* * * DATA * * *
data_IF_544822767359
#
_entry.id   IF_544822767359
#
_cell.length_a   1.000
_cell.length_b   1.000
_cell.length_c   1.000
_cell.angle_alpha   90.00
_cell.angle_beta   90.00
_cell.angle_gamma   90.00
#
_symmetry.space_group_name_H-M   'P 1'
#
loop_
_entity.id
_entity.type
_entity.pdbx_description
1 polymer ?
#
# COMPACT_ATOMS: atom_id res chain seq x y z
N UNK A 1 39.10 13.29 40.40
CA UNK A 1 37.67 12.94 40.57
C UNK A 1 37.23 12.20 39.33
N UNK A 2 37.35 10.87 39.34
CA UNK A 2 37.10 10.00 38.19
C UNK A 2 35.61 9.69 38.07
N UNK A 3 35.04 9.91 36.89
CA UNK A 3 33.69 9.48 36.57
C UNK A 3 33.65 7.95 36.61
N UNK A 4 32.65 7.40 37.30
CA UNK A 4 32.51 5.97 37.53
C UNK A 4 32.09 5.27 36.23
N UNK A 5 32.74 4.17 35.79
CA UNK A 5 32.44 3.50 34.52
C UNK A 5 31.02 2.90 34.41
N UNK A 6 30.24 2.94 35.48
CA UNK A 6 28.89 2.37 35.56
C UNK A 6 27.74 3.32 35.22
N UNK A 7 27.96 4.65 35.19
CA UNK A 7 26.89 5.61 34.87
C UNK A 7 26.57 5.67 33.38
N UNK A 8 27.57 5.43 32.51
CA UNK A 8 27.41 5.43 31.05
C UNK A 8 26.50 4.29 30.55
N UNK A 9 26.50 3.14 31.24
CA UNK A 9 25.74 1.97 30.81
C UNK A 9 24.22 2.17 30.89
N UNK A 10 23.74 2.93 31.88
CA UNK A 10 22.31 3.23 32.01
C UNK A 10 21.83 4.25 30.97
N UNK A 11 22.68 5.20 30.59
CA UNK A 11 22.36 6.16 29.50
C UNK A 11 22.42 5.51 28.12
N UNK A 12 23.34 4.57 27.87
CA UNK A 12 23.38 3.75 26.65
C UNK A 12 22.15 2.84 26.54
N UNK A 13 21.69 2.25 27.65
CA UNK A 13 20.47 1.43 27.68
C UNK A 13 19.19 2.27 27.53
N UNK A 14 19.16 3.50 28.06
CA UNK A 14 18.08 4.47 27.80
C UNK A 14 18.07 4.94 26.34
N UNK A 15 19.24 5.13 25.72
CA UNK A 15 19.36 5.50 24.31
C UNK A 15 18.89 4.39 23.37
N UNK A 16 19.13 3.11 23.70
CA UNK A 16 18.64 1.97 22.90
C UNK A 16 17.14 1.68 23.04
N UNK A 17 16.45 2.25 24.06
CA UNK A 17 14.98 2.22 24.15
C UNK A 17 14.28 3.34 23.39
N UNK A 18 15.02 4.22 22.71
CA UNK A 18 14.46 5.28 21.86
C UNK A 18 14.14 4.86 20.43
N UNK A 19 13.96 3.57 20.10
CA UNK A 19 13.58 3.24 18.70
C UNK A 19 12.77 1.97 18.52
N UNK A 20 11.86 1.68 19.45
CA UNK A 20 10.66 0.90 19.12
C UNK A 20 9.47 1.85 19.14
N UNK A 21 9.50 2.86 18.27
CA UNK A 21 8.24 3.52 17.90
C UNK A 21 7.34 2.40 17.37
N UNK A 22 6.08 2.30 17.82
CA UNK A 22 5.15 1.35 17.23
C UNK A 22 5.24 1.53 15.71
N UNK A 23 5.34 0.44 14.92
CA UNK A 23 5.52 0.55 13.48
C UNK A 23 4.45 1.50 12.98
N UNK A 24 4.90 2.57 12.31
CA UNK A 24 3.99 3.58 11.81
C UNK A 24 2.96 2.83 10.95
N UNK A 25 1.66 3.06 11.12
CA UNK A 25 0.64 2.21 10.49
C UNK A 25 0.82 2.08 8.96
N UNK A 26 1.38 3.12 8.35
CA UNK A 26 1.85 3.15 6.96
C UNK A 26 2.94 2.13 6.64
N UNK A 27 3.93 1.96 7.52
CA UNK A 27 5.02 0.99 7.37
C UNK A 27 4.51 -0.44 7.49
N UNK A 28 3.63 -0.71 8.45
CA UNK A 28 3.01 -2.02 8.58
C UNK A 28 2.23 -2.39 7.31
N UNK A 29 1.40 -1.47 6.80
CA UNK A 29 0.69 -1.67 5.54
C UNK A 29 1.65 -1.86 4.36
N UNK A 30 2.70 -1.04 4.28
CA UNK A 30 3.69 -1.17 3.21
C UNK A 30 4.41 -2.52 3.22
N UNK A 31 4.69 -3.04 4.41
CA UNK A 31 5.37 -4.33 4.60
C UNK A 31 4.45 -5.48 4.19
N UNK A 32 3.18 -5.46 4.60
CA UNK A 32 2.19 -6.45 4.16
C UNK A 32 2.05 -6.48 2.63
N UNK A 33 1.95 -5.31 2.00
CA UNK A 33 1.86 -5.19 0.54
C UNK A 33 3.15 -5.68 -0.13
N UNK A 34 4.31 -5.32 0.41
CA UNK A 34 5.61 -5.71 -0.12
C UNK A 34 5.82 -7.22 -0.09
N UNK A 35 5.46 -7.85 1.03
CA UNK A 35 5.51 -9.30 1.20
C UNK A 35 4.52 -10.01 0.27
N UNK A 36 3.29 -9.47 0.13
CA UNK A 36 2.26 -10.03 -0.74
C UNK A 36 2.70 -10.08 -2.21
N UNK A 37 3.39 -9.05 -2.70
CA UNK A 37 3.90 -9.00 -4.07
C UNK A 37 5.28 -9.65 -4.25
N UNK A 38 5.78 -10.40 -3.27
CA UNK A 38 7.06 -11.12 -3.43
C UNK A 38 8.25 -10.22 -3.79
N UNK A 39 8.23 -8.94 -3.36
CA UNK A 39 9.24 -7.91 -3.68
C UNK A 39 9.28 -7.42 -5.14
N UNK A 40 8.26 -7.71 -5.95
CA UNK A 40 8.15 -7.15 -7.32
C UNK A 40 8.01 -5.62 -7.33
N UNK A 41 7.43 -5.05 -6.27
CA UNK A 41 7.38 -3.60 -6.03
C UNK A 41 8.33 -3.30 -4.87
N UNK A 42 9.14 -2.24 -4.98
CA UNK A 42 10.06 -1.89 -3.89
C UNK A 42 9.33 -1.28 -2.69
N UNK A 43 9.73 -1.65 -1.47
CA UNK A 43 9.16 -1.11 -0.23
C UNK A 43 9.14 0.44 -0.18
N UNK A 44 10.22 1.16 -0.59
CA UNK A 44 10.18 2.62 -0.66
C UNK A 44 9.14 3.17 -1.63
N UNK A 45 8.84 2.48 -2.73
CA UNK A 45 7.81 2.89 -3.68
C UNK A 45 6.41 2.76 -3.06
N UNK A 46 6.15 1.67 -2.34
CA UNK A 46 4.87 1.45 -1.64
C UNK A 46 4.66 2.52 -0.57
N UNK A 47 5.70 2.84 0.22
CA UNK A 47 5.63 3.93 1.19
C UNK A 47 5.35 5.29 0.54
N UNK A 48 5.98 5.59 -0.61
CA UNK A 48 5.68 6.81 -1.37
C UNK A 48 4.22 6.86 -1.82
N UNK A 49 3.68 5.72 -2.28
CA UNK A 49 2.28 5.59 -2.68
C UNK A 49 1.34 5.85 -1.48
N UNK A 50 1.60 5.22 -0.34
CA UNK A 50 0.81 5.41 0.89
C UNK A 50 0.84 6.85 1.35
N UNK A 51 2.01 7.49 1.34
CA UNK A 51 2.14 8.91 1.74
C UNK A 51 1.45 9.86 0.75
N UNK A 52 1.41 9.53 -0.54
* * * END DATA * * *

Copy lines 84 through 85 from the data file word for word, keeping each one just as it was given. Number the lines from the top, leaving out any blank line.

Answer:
N UNK A 22 6.08 2.30 17.82
CA UNK A 22 5.15 1.35 17.23